Natalia Brizuela (b. 1973, Argentina, she/her) is a scholar, writer, curator and editor whose work focuses on the tensions and co-laborations between aesthetics and politics in Latin American culture and theory, with a special attention to experimental practices. She is currently writing a book on the refusal of time, that engages Indigenous lives and praxis to imagine worlds for existence on this planet. She received her PhD from NYU in 2003, and is presently based in Oakland, California where she teaches in the departments of Film & Media and Spanish & Portuguese at the University of California, Berkeley.

Ian Alan Paul
Project Roles: Curator, Platform Designer and Programmer

Ian Alan Paul (b. 1984, US, they/them) is an artist, theorist, and programmer whose work examines regimes of power and practices of resistance in global contexts. Their transdisciplinary practice is formally diverse, often involving writing, code, photography, and video, and is situated at the intersections of critical theory, contemporary art, anarchist thought, and digital media studies.​ They received their PhD in Film and Digital Media Studies from UC Santa Cruz in 2016, their MFA and MA from the San Francisco Art Institute in 2011, and is presently based in Barcelona where they teach in the International Studies in Media, Power, and Difference program at Universitat Pompeu Fabra.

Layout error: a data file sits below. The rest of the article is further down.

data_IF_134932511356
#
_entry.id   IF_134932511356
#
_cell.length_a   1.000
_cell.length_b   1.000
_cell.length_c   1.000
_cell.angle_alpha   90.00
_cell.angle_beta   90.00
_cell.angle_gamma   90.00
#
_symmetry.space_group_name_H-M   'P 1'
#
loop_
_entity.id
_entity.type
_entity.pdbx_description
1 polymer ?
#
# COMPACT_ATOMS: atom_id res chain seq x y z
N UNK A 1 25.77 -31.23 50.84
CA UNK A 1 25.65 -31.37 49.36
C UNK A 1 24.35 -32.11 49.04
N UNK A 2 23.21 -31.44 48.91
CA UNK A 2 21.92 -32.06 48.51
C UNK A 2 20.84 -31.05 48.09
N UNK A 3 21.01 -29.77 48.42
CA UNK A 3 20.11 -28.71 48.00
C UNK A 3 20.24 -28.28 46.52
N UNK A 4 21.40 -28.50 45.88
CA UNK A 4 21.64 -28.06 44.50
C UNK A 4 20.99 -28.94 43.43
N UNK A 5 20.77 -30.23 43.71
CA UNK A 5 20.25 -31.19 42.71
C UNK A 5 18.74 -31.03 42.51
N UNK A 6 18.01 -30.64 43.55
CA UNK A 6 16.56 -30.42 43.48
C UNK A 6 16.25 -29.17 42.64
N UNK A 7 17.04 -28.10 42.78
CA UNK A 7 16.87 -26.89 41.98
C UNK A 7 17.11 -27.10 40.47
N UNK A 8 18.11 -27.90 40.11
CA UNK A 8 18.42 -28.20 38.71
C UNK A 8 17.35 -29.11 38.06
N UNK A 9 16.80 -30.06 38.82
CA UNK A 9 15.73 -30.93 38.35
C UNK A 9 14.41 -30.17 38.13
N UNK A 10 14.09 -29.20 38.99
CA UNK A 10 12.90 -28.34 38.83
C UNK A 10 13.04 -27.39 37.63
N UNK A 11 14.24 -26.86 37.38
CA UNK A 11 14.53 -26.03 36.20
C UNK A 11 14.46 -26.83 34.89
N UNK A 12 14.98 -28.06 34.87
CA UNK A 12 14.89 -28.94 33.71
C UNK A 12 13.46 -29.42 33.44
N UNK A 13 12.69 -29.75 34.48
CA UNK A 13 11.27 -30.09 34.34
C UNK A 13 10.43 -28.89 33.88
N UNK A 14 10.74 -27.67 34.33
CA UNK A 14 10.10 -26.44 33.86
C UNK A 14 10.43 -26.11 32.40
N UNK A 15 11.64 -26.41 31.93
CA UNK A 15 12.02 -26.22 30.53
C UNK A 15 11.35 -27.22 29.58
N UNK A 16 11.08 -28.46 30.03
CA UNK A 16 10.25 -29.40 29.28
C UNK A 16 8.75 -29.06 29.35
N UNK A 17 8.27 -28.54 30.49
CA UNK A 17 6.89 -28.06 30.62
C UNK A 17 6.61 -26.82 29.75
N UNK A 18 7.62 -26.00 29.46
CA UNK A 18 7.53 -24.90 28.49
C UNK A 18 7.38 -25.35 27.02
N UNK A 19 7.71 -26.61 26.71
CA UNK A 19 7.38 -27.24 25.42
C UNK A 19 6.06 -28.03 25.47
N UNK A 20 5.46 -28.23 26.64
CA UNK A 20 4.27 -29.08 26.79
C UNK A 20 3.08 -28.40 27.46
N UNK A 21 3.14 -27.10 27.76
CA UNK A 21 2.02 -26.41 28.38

Rachel Price
Project Roles: Curator

Rachel Price (b. 1975, USA) is a scholar of Latin American, circum-Atlantic and Cuban aesthetics and culture. She is currently working on a book-length study of media during the height of slavery and anti-slavery insurgency in nineteenth-century Cuba. She received her PhD from Duke Literature program in 2007, and is presently based in Princeton, New Jersey where she teaches in the Department of Spanish & Portuguese at Princeton University.

Lia Carreira
Project Roles: Curatorial Researcher

Lia Carreira (b. 1985, Brazil, she/her) is a curator and researcher with a focus on Media Art practices and online exhibition spaces. She is currently finishing her PhD in Art at the Winchester School of Art, University of Southampton (UK), on the relationship between exhibition spaces and experimental laboratories. Part of this research addresses key exhibitions of the 1960/70s at the Museum of Contemporary Art of the University of São Paulo (MAC USP) in Brazil, to which Cordeiro and his thinking were crucial references. Lia has a first Master in Media Technologies and Aesthetics from the Federal University of Rio de Janeiro (ECO/UFRJ), in which she developed research and practices on digital image appropriation in contemporary art, and a second Master in Media Arts Cultures from the Danube University Krems, Aalborg University and the City University of Hong Kong, with a thesis on experimental curatorial practices and online exhibition platforms, in partnership with the Zentrum für Kunst und Medien in Germany, where she later continued her work as a researcher.

Larissa Guimaraes
Project Roles: Curatorial Researcher

Larissa Guimaraes has an art history, design and research background with experience in curating collections and programs in arts and culture. Her research focuses on 20th century Latin American and contemporary South Asian art and architecture. Larissa is a graduate of Columbia University (BA 2018) and Princeton University (MArch 2021). Her work can be found at cuidadoart.com.